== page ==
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The Impact of Company-Level ART Provision to a Mining Workforce in South Africa: A Cost-Benefit Analysis.

Meyer-Rath G, Pienaar J, Brink B, van Zyl A, Muirhead D, Grant A, Churchyard G, Watts C, Vickerman P - PLoS Med. (2015)

Bottom Line: As ART coverage increases from 10% to 97% of eligible employees, increases in survival and retention of HIV-positive employees and associated reductions in absenteeism and benefit payments lead to cost savings compared to a scenario of no treatment provision, with the annual cost of HIV to the company decreasing by 5% (90% credibility interval [CrI] 2%-8%) and the mean cost per HIV-positive employee decreasing by 14% (90% CrI 7%-19%) by 2022.This translates into an average saving of US$950,215 (90% CrI US$220,879-US$1.6 million) per year; 80% of these cost savings are due to reductions in benefit payments and inpatient care costs.Our analysis was limited to the direct cost of HIV to companies and did not examine the impact of HIV prevention policies on the miners or their families, and a few model inputs were based on limited data, though in sensitivity analysis our results were found to be robust to changes to these inputs along plausible ranges.

View Article: PubMed Central - PubMed

Affiliation: Department of Health Services Research and Policy, London School of Hygiene & Tropical Medicine, London, United Kingdom; Center for Global Health and Development, Boston University, Boston, Massachusetts, United States of America; Health Economics and Epidemiology Research Office, Department of Internal Medicine, Faculty of Health Sciences, University of the Witwatersrand, Johannesburg, South Africa.

ABSTRACT

Background: HIV impacts heavily on the operating costs of companies in sub-Saharan Africa, with many companies now providing antiretroviral therapy (ART) programmes in the workplace. A full cost-benefit analysis of workplace ART provision has not been conducted using primary data. We developed a dynamic health-state transition model to estimate the economic impact of HIV and the cost-benefit of ART provision in a mining company in South Africa between 2003 and 2022.

Methods and findings: A dynamic health-state transition model, called the Workplace Impact Model (WIM), was parameterised with workplace data on workforce size, composition, turnover, HIV incidence, and CD4 cell count development. Bottom-up cost analyses from the employer perspective supplied data on inpatient and outpatient resource utilisation and the costs of absenteeism and replacement of sick workers. The model was fitted to workforce HIV prevalence and separation data while incorporating parameter uncertainty; univariate sensitivity analyses were used to assess the robustness of the model findings. As ART coverage increases from 10% to 97% of eligible employees, increases in survival and retention of HIV-positive employees and associated reductions in absenteeism and benefit payments lead to cost savings compared to a scenario of no treatment provision, with the annual cost of HIV to the company decreasing by 5% (90% credibility interval [CrI] 2%-8%) and the mean cost per HIV-positive employee decreasing by 14% (90% CrI 7%-19%) by 2022. This translates into an average saving of US$950,215 (90% CrI US$220,879-US$1.6 million) per year; 80% of these cost savings are due to reductions in benefit payments and inpatient care costs. Although findings are sensitive to assumptions regarding incidence and absenteeism, ART is cost-saving under considerable parameter uncertainty and in all tested scenarios, including when prevalence is reduced to 1%-except when no benefits were paid out to employees leaving the workforce and when absenteeism rates were half of what data suggested. Scaling up ART further through a universal test and treat strategy doubles savings; incorporating ART for family members reduces savings but is still marginally cost-saving compared to no treatment. Our analysis was limited to the direct cost of HIV to companies and did not examine the impact of HIV prevention policies on the miners or their families, and a few model inputs were based on limited data, though in sensitivity analysis our results were found to be robust to changes to these inputs along plausible ranges.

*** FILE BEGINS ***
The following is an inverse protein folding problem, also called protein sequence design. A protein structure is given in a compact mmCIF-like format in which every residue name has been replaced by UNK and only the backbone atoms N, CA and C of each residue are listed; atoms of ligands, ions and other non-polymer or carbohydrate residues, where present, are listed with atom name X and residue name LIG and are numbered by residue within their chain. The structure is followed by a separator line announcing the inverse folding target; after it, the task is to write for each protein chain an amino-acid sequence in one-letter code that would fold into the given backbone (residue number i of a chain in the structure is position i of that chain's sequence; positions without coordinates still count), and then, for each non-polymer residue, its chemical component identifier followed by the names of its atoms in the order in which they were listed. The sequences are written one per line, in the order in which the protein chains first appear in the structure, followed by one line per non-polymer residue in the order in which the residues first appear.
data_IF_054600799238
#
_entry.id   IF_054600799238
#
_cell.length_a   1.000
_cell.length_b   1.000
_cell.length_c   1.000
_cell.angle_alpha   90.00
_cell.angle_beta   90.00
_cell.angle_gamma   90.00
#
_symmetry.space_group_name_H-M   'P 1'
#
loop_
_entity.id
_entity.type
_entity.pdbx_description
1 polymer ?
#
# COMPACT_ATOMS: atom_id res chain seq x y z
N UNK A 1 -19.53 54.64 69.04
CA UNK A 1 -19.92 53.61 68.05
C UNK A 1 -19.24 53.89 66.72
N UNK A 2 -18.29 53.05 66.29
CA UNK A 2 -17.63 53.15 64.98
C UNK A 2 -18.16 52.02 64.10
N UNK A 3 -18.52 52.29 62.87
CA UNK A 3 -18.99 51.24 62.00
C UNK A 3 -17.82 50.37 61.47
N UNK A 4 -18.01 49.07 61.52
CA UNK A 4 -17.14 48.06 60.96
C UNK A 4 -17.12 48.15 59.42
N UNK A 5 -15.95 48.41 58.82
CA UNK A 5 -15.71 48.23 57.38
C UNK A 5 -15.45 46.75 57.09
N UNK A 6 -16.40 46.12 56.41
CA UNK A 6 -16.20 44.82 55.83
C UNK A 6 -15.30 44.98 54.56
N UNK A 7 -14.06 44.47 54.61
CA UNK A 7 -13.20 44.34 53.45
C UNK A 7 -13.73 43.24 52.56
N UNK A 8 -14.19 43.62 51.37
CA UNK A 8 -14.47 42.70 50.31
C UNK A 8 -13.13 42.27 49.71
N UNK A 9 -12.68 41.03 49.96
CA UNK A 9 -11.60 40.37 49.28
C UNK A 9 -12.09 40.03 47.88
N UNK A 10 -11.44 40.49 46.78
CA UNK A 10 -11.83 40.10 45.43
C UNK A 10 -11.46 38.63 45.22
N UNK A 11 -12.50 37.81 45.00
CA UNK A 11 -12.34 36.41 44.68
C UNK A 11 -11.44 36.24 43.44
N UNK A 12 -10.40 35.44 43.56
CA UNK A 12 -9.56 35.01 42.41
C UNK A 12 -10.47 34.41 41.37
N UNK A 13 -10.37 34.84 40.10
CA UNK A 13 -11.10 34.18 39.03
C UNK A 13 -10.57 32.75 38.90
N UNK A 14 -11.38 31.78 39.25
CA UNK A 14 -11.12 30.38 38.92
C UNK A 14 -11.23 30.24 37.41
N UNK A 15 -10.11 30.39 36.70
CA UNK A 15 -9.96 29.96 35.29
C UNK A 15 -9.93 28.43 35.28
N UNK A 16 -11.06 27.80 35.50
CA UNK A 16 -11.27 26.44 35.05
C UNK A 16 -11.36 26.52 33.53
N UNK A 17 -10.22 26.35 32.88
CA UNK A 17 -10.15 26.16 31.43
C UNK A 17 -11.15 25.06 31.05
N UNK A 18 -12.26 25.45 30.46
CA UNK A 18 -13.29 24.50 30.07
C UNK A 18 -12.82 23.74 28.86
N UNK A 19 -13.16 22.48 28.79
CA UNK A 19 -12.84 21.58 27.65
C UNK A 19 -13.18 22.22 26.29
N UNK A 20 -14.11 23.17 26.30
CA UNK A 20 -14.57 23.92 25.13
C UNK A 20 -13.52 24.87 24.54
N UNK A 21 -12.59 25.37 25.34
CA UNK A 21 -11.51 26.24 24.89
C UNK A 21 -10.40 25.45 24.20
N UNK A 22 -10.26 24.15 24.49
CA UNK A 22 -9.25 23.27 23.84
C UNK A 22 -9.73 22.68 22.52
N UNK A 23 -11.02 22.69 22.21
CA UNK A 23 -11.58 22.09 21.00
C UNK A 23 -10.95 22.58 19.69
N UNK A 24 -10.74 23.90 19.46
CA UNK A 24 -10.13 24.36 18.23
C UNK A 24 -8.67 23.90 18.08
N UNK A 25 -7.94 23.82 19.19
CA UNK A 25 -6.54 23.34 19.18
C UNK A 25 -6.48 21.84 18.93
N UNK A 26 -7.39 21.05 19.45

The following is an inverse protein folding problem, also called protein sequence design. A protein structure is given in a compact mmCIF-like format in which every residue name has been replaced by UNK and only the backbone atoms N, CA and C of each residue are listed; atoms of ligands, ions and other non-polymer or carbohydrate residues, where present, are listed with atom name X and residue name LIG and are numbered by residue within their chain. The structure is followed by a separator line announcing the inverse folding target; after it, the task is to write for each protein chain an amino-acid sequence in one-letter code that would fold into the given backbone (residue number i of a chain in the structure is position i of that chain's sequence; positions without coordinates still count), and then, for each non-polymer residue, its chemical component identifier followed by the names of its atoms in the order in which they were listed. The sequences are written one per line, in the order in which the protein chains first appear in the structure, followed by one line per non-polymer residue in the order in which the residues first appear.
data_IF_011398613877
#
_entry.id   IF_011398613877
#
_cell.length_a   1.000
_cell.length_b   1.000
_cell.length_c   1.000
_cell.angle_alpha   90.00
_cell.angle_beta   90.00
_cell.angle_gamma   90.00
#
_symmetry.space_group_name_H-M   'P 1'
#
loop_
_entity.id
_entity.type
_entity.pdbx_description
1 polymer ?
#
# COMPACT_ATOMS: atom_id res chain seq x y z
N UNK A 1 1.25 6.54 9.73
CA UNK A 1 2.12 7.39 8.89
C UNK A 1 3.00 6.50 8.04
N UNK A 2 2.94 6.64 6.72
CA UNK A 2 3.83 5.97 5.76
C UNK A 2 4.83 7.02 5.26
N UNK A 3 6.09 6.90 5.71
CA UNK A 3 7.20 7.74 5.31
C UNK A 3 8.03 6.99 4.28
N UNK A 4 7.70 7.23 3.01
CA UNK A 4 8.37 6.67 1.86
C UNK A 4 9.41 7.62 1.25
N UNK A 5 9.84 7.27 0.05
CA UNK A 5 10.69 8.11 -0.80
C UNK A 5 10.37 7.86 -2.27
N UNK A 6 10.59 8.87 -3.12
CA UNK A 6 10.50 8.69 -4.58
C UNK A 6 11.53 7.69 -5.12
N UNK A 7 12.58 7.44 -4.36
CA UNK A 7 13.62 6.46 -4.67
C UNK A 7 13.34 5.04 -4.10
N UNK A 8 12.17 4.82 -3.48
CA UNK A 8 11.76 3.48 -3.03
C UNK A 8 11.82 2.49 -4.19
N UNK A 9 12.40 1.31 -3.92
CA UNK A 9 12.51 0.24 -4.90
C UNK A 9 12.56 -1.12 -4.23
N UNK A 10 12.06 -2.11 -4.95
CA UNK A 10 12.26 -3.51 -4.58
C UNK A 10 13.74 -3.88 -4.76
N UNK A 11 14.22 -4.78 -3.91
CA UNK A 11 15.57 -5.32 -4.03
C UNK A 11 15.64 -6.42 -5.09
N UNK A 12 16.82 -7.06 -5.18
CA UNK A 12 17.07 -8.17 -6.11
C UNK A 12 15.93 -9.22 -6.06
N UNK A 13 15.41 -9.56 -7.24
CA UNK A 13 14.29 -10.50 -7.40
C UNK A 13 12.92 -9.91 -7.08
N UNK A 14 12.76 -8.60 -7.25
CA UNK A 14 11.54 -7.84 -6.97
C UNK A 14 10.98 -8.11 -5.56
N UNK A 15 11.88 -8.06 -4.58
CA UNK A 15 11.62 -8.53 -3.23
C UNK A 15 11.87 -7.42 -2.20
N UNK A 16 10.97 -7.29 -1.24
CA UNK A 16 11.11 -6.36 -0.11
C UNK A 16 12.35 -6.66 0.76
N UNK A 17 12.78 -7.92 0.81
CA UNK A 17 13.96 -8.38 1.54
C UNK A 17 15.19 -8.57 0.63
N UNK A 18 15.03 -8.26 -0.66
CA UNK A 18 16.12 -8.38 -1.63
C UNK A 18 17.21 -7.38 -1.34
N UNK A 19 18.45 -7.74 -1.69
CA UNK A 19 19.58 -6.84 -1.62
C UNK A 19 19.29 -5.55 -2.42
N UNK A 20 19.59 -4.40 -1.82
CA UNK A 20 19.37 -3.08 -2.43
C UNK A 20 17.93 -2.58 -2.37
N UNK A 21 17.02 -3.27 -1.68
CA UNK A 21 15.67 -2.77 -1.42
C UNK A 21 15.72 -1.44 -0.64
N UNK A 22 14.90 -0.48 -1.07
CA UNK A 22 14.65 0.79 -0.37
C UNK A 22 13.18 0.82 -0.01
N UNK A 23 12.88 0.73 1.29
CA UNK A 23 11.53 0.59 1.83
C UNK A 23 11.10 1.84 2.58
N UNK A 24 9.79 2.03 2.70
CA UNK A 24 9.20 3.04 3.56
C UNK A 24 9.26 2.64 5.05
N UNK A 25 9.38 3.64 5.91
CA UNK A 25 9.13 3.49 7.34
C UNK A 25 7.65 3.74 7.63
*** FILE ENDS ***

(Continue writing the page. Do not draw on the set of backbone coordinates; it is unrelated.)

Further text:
Conclusions: Workplace ART provision can be cost-saving for companies in high HIV prevalence settings due to reductions in healthcare costs, absenteeism, and staff turnover. Company-sponsored HIV counselling and voluntary testing with ensuing treatment of all HIV-positive employees and family members should be implemented universally at workplaces in countries with high HIV prevalence.

No MeSH data available.


Related in: MedlinePlus

Prevalence by job grade, 2003–2022, with workplace ART provision.Job grade 1: unskilled worker; grades 2 and 3: semi-skilled worker; grades 4 and 5: skilled worker; grade 6: management.
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pmed.1001869.g003: Prevalence by job grade, 2003–2022, with workplace ART provision.Job grade 1: unskilled worker; grades 2 and 3: semi-skilled worker; grades 4 and 5: skilled worker; grade 6: management.

Mentions: Without ART, these survival rates lead to a total of 22,274 (90% CrI 20,887–24,086) HIV-positive employee-years (or life-years in employment) at the mines between 2003 and 2022, with HIV prevalence increasing from 13.3% (90% CrI 12.8%–14.4%) in 2010 to 14.3% (13.0%–15.9%) in 2022. With ART coverage increasing from 10% of eligible HIV-positive employees in 2003 to 97% in 2020, the number of deaths amongst employees due to HIV over 20 y decreases by 16% (90% CrI 11%–21%) from 1,583 (90% CrI 1,406–1,791) without ART to 1,336 (1,183–1,497) with ART. Survival in employment increases by 8% (90% CrI 6%–12%) to 24,134 (90% CrI 22,848–25,841) HIV-positive life-years. This increase is not larger because on average only 34% of HIV-infected employees are on ART at any given time (since only a fraction of HIV-infected employees are eligible for ART), only a portion of these would have left the workforce or died in absence of ART over this period, and some leave the workforce before realising the full benefit of treatment. The increase in survival leads to an increase in HIV prevalence from 14.3% (90% CrI 13.0%–15.9%) in 2022 without ART to 16.3% (14.9%–17.8%) with ART. HIV prevalence is always higher in the lower job grades: 21% (90% CrI 19%–22%) in job grade 1 and 21% (18%–24%) in job grade 2 in 2022 with ART (Fig 3).